Do you shoot macro?

How to shoot macro without a macro lens!

Have you ever wanted to take close-up photos of small objects like children’s toys, insects, or flowers? Have you found that the flower mode on your DSLR will not get you the shot you want? The lenses that typically come packaged with cameras can only focus as close as 12 to 18 inches and will not give you a ton of magnification at that distance.

There are a few ways to tackle this problem. One of which is to get a dedicated lens for the job.   Specialized macro lenses (micro if you shoot Nikon) produce images with a great deal of magnification. There are however a few options to produce great macro images without the use of a macro lens.

The first of these options is to use your telephoto lens zoomed all the way out and focus at its minimum focal distance.   In the following image I used a 300mm lens and was roughly 4 feet away from my subject. One major advantage of this technique is that you get a bit more depth of field than you would with a macro lens. Also you do not need to use a tripod get good image. The disadvantage of this technique is that you won’t get quite as much magnification as a macro lens.


The second alternative to a macro lens is to buy a set of close up filters. These filters are usually sold in sets of three and can be combined to give you a range of different magnifications. They screw on to the front of your lens and can be used without the use of a tripod.  They magnify the image more than using your telephotos lens and their only real disadvantage is that they produce images that are a bit softer around the edges. To compensate for this effect I centered my subject and left a little room around edges.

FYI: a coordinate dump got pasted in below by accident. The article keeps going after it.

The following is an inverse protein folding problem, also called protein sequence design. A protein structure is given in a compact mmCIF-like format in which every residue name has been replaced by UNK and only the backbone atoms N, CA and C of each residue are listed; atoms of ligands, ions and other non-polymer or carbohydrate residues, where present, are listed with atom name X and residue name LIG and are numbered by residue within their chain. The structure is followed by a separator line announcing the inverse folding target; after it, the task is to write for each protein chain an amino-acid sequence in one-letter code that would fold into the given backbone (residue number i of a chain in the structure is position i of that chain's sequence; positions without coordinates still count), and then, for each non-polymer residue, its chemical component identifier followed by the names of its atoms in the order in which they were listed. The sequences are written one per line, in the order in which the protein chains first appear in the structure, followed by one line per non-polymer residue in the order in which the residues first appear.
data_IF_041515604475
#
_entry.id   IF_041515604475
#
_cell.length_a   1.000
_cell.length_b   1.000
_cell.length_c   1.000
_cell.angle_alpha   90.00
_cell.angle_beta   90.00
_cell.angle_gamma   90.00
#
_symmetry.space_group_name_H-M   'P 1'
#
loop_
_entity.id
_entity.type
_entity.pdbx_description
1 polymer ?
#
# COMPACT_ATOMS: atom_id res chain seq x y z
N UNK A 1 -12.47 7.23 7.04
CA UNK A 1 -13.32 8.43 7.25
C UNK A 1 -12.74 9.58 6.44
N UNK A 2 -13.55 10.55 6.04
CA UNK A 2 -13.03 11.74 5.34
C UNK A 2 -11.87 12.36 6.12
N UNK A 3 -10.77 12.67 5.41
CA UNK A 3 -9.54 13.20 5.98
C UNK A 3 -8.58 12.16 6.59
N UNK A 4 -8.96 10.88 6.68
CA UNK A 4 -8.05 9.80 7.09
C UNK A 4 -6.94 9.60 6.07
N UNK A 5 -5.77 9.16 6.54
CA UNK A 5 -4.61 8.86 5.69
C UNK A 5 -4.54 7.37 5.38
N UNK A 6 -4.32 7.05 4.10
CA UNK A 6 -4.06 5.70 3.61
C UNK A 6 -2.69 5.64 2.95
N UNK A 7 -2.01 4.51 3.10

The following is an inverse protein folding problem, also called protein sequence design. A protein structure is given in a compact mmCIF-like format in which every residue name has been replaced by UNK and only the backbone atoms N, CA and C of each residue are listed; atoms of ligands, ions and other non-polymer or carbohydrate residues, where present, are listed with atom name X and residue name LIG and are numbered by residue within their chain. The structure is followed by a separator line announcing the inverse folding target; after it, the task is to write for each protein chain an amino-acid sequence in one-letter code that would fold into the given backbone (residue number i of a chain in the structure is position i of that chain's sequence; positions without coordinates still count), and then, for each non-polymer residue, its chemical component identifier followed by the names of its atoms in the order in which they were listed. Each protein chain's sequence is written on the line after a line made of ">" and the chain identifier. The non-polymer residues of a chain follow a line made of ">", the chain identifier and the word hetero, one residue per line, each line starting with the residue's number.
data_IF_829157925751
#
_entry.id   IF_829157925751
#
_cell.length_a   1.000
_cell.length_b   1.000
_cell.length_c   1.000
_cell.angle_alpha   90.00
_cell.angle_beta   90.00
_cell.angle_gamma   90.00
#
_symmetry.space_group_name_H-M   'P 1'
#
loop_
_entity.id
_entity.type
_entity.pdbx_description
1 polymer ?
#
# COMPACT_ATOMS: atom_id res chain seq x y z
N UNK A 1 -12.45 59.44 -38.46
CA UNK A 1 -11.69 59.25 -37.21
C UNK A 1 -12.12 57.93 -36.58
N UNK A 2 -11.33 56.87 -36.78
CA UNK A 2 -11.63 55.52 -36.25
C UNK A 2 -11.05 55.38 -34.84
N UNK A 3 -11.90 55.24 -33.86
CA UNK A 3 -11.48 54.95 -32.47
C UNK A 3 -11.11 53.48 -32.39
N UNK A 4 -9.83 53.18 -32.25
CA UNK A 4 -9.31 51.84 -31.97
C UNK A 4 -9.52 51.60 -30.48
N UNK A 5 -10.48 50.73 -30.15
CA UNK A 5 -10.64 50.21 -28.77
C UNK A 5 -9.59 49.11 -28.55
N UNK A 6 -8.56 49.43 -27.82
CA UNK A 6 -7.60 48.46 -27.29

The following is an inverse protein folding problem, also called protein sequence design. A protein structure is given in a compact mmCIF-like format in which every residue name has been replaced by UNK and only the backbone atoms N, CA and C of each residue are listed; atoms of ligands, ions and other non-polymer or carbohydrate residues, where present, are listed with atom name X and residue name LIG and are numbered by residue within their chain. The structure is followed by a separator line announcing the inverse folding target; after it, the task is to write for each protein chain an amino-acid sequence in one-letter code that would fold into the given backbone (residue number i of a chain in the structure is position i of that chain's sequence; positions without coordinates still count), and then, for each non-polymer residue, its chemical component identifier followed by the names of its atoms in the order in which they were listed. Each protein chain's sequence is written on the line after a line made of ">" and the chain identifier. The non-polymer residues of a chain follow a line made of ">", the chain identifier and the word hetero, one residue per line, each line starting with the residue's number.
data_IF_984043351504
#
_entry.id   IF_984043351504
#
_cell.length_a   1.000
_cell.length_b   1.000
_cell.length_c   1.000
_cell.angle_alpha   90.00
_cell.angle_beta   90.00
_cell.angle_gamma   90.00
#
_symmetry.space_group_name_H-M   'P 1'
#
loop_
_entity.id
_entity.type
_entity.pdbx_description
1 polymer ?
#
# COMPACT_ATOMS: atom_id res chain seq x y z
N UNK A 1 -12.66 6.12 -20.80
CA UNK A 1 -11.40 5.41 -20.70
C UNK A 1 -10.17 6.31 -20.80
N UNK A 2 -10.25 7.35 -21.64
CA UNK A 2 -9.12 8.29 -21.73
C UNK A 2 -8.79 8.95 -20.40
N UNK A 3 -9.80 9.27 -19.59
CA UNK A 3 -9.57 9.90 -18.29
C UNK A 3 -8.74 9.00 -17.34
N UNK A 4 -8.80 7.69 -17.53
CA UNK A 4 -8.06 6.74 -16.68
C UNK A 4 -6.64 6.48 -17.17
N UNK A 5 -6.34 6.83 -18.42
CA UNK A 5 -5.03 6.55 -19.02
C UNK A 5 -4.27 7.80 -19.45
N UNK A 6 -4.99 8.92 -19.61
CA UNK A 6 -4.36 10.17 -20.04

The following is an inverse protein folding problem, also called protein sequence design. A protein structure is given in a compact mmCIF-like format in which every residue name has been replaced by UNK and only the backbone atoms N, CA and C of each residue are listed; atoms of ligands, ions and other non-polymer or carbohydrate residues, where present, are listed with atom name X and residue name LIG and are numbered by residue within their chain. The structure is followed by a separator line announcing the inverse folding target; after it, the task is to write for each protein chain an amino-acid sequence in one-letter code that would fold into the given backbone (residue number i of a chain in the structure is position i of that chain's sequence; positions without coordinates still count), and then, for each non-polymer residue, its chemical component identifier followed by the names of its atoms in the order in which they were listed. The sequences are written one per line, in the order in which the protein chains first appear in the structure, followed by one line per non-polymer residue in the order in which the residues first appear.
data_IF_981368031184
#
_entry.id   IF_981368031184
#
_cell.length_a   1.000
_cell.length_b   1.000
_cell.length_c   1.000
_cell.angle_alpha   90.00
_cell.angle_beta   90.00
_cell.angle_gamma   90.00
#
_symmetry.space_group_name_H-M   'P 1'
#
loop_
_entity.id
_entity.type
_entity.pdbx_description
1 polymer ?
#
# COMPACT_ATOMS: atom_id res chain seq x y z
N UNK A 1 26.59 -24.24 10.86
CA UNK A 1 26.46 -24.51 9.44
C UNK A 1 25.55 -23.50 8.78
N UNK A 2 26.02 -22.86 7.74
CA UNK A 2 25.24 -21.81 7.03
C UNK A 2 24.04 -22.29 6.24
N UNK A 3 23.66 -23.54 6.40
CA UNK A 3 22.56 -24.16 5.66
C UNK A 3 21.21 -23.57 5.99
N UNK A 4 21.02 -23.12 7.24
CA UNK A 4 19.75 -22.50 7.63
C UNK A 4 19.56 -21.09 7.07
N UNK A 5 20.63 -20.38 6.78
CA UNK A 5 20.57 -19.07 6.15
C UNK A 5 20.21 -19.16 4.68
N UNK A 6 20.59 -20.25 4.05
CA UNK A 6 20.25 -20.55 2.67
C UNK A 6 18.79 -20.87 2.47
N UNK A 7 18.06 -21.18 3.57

The last technique is to use macro extension tubes. We sell a sell a variable extension tube from Savage called the MacroART Auto Extension tube. By placing this device between the camera and lens you get incredible magnification by increasing the distance between the lens and your camera’s sensor. It did require me to us a tripod because it dramatically shrinks the depth of field and the tiny movements I made would throw the entire image out of focus. However the magnification it produced with a 50mm lens was substantial and I used the shallow depth of field to create a sense of great distance between two objects that were actually only a few inches apart.


Creve Coeur Camera carries a number of close-up filter sets to accommodate different filter sizes. Creve Coeur Camera carries the MacroART tubes for both Canon and Nikon. They are $179.99 for Canon and $199.99 for Nikon.

-Jason Hensley, O’Fallon, IL Location